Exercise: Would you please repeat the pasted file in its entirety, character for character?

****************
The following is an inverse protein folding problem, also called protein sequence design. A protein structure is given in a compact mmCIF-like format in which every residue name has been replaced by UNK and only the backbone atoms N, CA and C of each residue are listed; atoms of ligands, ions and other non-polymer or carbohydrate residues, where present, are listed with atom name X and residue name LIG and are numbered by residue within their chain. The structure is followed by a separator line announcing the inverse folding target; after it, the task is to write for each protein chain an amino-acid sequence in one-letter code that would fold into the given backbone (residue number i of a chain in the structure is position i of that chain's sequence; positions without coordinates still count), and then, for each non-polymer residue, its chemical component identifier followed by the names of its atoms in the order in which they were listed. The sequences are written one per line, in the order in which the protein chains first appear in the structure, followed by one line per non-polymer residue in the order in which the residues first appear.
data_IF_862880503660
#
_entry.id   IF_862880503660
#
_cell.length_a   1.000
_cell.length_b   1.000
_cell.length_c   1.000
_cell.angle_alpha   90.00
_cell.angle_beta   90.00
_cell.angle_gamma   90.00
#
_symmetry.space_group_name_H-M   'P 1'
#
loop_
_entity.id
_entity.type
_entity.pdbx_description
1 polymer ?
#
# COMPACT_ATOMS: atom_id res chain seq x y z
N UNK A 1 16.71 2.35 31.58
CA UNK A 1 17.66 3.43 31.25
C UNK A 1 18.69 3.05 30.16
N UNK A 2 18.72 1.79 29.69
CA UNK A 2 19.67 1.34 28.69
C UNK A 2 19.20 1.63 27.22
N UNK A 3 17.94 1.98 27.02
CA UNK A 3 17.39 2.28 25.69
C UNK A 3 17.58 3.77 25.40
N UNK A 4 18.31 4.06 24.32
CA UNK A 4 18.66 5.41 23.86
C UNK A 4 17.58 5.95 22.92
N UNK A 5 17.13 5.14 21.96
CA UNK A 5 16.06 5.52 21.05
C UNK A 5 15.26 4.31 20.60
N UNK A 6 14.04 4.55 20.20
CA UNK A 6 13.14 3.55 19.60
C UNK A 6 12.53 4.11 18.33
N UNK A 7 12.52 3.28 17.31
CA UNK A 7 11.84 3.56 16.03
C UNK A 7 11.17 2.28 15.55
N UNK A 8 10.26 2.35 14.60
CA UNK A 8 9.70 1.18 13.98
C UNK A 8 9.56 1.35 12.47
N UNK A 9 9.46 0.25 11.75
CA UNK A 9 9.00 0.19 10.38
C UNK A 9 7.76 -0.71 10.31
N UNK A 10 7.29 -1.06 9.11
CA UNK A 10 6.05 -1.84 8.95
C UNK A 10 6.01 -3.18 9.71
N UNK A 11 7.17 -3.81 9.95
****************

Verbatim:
The following is an inverse protein folding problem, also called protein sequence design. A protein structure is given in a compact mmCIF-like format in which every residue name has been replaced by UNK and only the backbone atoms N, CA and C of each residue are listed; atoms of ligands, ions and other non-polymer or carbohydrate residues, where present, are listed with atom name X and residue name LIG and are numbered by residue within their chain. The structure is followed by a separator line announcing the inverse folding target; after it, the task is to write for each protein chain an amino-acid sequence in one-letter code that would fold into the given backbone (residue number i of a chain in the structure is position i of that chain's sequence; positions without coordinates still count), and then, for each non-polymer residue, its chemical component identifier followed by the names of its atoms in the order in which they were listed. The sequences are written one per line, in the order in which the protein chains first appear in the structure, followed by one line per non-polymer residue in the order in which the residues first appear.
data_IF_862880503660
#
_entry.id   IF_862880503660
#
_cell.length_a   1.000
_cell.length_b   1.000
_cell.length_c   1.000
_cell.angle_alpha   90.00
_cell.angle_beta   90.00
_cell.angle_gamma   90.00
#
_symmetry.space_group_name_H-M   'P 1'
#
loop_
_entity.id
_entity.type
_entity.pdbx_description
1 polymer ?
#
# COMPACT_ATOMS: atom_id res chain seq x y z
N UNK A 1 16.71 2.35 31.58
CA UNK A 1 17.66 3.43 31.25
C UNK A 1 18.69 3.05 30.16
N UNK A 2 18.72 1.79 29.69
CA UNK A 2 19.67 1.34 28.69
C UNK A 2 19.20 1.63 27.22
N UNK A 3 17.94 1.98 27.02
CA UNK A 3 17.39 2.28 25.69
C UNK A 3 17.58 3.77 25.40
N UNK A 4 18.31 4.06 24.32
CA UNK A 4 18.66 5.41 23.86
C UNK A 4 17.58 5.95 22.92
N UNK A 5 17.13 5.14 21.96
CA UNK A 5 16.06 5.52 21.05
C UNK A 5 15.26 4.31 20.60
N UNK A 6 14.04 4.55 20.20
CA UNK A 6 13.14 3.55 19.60
C UNK A 6 12.53 4.11 18.33
N UNK A 7 12.52 3.28 17.31
CA UNK A 7 11.84 3.56 16.03
C UNK A 7 11.17 2.28 15.55
N UNK A 8 10.26 2.35 14.60
CA UNK A 8 9.70 1.18 13.98
C UNK A 8 9.56 1.35 12.47
N UNK A 9 9.46 0.25 11.75
CA UNK A 9 9.00 0.19 10.38
C UNK A 9 7.76 -0.71 10.31
N UNK A 10 7.29 -1.06 9.11
CA UNK A 10 6.05 -1.84 8.95
C UNK A 10 6.01 -3.18 9.71
N UNK A 11 7.17 -3.81 9.95